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Honeysuckle’s Sweet Scent Not So Kind to Mosquitoes

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An Aedes aegypti mosquito starting to feed on a person’s arm.

An Aedes aegypti mosquito starting to feed on a person’s arm. (Stephen Ausmus, D2623-3)

The delicate scent of honeysuckle in the air is a pleasing sign of summer’s approach. However, this perennial flowering vine also packs a powerful punch when it comes to knocking out the larvae of mosquitoes, including Aedes aegypti, the species that spreads yellow fever.

In laboratory studies by Agricultural Research Service (ARS) scientists, essential oils in Italian honeysuckle killed 100 percent of the larvae, which hatch from eggs deposited in sources of water by adult female mosquitoes after they’ve taken a blood meal—such as from you!

Entomologist Ephantus Muturi and his colleagues at ARS’s National Center for Agricultural Utilization Research in Peoria, Illinois, investigated honeysuckle as part of a larger project to identify and develop biobased alternatives to synthetic insecticide ingredients, which some consumers may be wary of using.

The team’s efforts aim to provide consumers and public health officials with a greater arsenal of weapons to choose from in preventing the diseases that mosquitoes can spread, including yellow fever, Zika, dengue fever, and malaria—the last of which is linked to 219 million reported cases and 435,000 deaths worldwide in 2017. 

Adding to that threat is the potential for some mosquito populations to develop resistance to the insecticides used against them, notes Muturi, who is in the Peoria center’s Crop Bioprotection Research Unit.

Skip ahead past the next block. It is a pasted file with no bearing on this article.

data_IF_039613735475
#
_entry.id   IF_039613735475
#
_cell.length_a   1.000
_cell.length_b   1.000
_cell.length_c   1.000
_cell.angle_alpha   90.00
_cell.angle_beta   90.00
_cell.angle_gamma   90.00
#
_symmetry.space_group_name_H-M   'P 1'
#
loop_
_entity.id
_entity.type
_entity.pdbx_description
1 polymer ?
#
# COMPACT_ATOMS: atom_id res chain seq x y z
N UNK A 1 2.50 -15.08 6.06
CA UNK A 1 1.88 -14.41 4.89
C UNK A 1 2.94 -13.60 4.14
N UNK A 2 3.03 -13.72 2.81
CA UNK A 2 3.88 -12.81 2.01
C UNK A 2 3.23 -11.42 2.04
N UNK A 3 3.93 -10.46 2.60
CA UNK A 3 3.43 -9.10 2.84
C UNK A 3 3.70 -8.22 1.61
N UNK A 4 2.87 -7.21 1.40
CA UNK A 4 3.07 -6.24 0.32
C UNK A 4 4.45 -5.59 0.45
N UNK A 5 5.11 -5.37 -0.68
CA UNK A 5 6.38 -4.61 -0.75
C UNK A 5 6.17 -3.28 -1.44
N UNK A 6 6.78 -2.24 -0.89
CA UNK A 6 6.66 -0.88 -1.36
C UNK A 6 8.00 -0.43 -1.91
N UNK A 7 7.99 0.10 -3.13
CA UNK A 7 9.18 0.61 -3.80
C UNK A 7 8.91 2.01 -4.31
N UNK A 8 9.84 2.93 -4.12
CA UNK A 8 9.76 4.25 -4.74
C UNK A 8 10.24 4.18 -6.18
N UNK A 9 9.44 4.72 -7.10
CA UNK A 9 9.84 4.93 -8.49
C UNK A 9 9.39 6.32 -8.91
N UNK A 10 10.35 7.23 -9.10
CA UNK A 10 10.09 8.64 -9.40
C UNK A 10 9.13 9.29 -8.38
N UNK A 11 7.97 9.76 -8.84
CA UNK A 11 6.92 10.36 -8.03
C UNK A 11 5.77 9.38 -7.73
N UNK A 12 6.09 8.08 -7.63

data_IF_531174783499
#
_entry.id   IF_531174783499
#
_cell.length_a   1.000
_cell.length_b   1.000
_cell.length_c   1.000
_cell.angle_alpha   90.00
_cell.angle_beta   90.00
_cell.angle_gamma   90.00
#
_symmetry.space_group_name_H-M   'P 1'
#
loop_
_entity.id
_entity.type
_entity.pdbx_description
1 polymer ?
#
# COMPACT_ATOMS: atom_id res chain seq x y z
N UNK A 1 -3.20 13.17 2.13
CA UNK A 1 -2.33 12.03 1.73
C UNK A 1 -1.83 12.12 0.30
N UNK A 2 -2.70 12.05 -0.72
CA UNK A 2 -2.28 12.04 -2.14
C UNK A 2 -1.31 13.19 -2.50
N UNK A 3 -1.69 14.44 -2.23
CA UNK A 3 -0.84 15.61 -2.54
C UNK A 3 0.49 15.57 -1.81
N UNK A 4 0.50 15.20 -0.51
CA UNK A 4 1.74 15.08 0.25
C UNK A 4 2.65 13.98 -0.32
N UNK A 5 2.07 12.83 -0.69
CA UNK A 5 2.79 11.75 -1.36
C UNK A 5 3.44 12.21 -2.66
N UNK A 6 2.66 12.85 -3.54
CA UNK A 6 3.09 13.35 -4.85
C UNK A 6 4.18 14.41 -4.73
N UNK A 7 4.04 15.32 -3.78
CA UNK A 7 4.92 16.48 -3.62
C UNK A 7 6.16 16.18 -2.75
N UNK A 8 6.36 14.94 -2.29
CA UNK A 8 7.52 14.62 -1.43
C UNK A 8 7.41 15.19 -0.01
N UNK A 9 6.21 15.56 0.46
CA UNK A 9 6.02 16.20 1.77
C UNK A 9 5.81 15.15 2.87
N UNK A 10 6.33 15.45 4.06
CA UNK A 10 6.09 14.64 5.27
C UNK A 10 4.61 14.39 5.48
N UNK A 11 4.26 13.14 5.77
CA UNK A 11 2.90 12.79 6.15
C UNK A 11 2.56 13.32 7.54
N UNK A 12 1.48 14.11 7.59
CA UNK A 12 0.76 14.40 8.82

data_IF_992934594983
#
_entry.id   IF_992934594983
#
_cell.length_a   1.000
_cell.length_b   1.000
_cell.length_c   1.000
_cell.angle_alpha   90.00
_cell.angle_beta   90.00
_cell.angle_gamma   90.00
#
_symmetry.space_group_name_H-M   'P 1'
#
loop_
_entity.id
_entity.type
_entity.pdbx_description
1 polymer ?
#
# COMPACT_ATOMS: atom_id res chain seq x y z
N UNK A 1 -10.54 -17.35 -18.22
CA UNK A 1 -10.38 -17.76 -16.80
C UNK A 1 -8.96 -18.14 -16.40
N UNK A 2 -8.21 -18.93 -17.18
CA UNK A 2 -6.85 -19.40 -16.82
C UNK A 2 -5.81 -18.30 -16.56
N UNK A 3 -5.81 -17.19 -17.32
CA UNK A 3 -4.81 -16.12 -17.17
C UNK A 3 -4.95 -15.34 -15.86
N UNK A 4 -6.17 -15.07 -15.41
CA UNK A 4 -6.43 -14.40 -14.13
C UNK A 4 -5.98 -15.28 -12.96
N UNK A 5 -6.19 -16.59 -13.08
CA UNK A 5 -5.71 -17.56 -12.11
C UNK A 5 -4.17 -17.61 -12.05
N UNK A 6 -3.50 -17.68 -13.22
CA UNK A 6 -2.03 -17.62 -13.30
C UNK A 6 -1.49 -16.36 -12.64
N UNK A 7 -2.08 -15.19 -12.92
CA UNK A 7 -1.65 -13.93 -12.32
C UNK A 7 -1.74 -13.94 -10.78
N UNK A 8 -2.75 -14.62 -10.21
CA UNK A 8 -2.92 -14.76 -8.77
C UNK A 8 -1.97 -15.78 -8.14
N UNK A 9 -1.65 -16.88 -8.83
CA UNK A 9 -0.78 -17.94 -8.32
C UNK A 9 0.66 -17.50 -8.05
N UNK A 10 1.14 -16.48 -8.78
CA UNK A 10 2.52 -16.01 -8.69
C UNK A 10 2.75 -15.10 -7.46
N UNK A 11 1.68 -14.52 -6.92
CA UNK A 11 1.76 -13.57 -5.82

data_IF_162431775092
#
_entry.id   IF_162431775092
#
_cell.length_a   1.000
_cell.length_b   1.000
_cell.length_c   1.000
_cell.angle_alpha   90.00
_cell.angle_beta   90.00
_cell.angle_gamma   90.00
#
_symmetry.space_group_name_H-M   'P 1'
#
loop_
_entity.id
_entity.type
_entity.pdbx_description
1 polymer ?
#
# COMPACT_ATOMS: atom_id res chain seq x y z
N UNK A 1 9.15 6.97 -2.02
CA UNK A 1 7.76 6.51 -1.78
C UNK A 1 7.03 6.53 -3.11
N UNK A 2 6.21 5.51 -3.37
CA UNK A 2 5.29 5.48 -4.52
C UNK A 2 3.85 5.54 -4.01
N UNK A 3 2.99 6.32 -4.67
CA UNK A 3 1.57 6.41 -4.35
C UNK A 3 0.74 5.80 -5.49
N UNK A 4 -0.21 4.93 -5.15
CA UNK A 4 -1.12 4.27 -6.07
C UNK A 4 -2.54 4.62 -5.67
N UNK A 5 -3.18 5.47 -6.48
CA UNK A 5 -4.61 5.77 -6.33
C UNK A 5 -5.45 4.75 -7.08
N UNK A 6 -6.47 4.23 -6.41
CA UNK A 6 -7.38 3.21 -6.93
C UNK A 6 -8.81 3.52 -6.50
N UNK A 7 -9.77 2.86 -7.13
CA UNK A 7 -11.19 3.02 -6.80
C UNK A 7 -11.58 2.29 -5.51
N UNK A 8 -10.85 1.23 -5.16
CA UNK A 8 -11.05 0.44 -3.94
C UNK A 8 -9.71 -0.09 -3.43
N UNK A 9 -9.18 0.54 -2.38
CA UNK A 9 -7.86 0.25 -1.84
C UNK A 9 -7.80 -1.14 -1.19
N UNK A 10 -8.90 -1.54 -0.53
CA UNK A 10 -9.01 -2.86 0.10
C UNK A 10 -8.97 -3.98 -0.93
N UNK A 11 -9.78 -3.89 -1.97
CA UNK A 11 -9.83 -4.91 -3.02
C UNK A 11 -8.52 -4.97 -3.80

In all, Muturi and colleagues identified 16 different compounds in the essential oils of Italian honeysuckle. The oils are found in the plant’s stem, leaves, and distinctly shaped flowers and give rise to its alluring scent, which fills the air starting in late spring, depending on the region. 

Of the compounds tested, the one that delivered the knock-out punch was patchouli alcohol, a discovery that could open the door to formulating it as a biopesticide that can be safely applied to such mosquito larvae “haunts” as ponds, drainage ditches, stormwater catch basins, and even kiddie pools.

The researchers don’t envision growing and harvesting honeysuckle for its essential oils, though. After all, some species—like Amur honeysuckle, which can be found throughout much of the eastern United States—are considered invasive. Instead, the oil and some of its bioactive chemical constituents, such as patchouli alcohol, can be purchased commercially and are commonly used as active ingredients in perfumes and other cosmetics products. However, until the team’s studies (which were published in Pest Management Science), the added benefit of killing mosquito larvae hadn’t been shown.

Muturi’s group plans on scaling up its studies of the insecticidal potential of honeysuckle essential oil and its chemical constituents, along with compounds from other plants. They’re also examining microorganisms such as fungi that infect and kill different mosquito life stages, diminishing the biting pest as a public nuisance and health threat.—By Jan Suszkiw, ARS  Office of Communications.

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